The second part of our four-part series discussing the Open Targets Platform explores our Extract-Transform-Load (ETL) pipeline.
The ETL is the weft to the warp provided by the Platform-Input-Support project covered in our last blog post; pulling together the many inputs into the fabric of the Open Targets platform.
The ETL is written in Scala and uses Spark as an analytics engine. We run the ETL using Google Cloud Computing's Dataproc service which allows us to focus on our business logic and not the details of maintaining and configuring the computing environment. As an open source project, you can see our inputs, outputs, and the jar file to run the ETL on your own cluster by accessing the necessary resources from Open Targets' cloud storage. The outputs of the ETL are made available via FTP, Google's BigQuery, a GraphQL API, and the Open Targets Platform (see the documentation for how to access these resources).
We're in the final phases of migrating our ETL from Python to Scala and Spark. The motivation for the migration was that the old data pipeline proved too slow for the quantity of data and intensity of processing that were required to meet the goals of Open Targets. Having a pipeline that took upwards of 18 hours to run discouraged experimentation and iteration as the feedback loop was very slow.
Working as a team of bioinformaticians, scientists and software developers means that we want to be able to test our new ideas quickly, while remaining robust quality requirements. To support these competing priorities the pipeline is designed as a series of parameterised steps which can be run (mostly) independently. On the data side this allows us to interate quickly as we can run only a portion of the ETL and individual steps are typically quite fast (~5 minutes using a full dataset). The software engineering side, a strongly typed language such as Scala lets us change the ETL with confidence which parts of the output data may be impacted thereby maintaining robustness.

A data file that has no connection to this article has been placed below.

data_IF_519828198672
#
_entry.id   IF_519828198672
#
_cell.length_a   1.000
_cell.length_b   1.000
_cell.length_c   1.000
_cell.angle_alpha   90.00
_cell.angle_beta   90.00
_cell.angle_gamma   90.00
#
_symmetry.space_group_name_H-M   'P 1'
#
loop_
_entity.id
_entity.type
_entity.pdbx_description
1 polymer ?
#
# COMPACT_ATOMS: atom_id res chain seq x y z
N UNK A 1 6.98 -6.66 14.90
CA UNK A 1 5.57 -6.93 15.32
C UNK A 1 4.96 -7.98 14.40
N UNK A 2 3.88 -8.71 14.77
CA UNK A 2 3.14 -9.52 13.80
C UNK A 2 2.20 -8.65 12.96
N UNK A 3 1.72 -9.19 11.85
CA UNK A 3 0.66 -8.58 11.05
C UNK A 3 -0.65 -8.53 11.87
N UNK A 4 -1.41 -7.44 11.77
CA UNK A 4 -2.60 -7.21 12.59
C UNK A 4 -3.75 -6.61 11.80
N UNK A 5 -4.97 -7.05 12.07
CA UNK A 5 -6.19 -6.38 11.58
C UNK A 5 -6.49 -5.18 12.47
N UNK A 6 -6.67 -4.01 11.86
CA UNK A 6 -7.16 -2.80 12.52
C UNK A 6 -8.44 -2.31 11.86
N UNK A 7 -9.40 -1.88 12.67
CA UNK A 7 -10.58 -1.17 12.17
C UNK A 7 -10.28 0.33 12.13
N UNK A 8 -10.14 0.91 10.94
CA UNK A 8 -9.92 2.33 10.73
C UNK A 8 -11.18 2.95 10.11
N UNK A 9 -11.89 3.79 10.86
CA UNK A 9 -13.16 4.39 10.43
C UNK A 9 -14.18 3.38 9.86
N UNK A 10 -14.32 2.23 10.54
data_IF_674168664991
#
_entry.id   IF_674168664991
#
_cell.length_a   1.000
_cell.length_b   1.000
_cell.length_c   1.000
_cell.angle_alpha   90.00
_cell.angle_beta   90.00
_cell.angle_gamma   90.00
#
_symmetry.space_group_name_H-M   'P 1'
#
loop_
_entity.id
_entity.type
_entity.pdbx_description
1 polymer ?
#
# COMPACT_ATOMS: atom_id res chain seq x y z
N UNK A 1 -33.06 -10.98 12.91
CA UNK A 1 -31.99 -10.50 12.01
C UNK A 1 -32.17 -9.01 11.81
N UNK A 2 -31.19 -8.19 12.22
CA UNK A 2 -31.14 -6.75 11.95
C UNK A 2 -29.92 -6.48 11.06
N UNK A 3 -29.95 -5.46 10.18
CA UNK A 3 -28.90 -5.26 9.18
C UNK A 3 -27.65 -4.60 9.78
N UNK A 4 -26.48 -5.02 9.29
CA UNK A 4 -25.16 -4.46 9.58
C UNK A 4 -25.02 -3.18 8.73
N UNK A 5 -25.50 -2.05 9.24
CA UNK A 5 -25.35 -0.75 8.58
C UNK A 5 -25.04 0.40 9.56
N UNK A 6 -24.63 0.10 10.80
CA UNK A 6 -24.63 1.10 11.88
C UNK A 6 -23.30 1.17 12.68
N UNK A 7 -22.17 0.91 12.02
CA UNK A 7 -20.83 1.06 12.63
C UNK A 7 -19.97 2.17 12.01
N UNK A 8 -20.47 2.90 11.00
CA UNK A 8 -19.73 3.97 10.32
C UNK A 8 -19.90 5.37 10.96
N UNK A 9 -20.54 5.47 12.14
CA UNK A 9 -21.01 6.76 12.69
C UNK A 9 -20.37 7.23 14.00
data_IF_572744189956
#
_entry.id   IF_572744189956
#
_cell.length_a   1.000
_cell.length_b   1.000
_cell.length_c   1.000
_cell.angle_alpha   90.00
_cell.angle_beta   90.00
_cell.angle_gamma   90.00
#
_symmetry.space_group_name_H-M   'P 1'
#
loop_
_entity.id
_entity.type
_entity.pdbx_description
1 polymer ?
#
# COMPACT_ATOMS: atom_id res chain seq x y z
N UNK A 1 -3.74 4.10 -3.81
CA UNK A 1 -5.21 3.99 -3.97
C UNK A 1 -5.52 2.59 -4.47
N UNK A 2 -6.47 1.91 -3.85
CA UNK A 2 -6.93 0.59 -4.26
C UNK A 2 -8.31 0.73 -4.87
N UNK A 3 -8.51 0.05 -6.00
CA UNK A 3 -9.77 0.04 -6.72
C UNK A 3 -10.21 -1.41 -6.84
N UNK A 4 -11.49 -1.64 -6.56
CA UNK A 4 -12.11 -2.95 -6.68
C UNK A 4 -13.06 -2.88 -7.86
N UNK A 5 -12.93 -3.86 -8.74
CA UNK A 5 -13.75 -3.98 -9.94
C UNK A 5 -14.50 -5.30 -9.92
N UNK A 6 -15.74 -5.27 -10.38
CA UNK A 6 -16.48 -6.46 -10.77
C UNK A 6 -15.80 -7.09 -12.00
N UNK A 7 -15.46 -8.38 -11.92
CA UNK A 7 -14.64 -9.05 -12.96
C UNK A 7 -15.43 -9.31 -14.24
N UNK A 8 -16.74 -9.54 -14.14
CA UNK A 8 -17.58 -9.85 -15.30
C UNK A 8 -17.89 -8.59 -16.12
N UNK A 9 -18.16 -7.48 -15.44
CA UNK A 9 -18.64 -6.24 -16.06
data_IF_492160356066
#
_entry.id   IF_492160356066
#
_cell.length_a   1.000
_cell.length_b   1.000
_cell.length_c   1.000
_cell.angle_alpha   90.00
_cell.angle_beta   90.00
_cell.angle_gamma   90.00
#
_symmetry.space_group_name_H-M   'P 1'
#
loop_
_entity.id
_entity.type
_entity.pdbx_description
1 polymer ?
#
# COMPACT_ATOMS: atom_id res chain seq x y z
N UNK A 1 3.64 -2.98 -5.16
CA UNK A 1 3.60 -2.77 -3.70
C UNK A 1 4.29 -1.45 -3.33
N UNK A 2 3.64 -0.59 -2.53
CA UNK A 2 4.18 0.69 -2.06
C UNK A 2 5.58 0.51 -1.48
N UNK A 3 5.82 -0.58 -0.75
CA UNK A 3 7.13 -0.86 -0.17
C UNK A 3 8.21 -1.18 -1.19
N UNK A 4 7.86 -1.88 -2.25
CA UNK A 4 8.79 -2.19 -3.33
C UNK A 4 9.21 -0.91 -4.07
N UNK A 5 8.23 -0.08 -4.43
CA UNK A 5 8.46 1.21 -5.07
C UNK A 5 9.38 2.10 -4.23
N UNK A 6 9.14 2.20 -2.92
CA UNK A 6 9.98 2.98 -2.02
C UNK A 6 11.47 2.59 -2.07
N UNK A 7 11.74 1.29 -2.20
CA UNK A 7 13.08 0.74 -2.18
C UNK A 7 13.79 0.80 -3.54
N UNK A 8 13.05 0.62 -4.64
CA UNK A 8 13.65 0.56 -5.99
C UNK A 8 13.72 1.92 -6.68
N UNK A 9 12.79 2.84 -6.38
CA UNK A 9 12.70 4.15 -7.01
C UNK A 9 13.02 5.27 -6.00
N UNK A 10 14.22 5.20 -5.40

The entire ETL can be conceived of as a directed acyclic graph (DAG). An important enhancement yet to be implemented is to automatically run related steps so any single step can be run without having to have any knowledge of dependencies between steps. This is not a new problem in computer science, so presently the biggest challenge is choosing between the many possible implementatations ranging from a Java library such as jgrapht, using SBT's native task graph resolution, or specifying a Dataproc workflow.
The data generated by the ETL is used as the foundation for the newly updated and terrific looking Open Targets Platform which is the topic of the final two blog posts.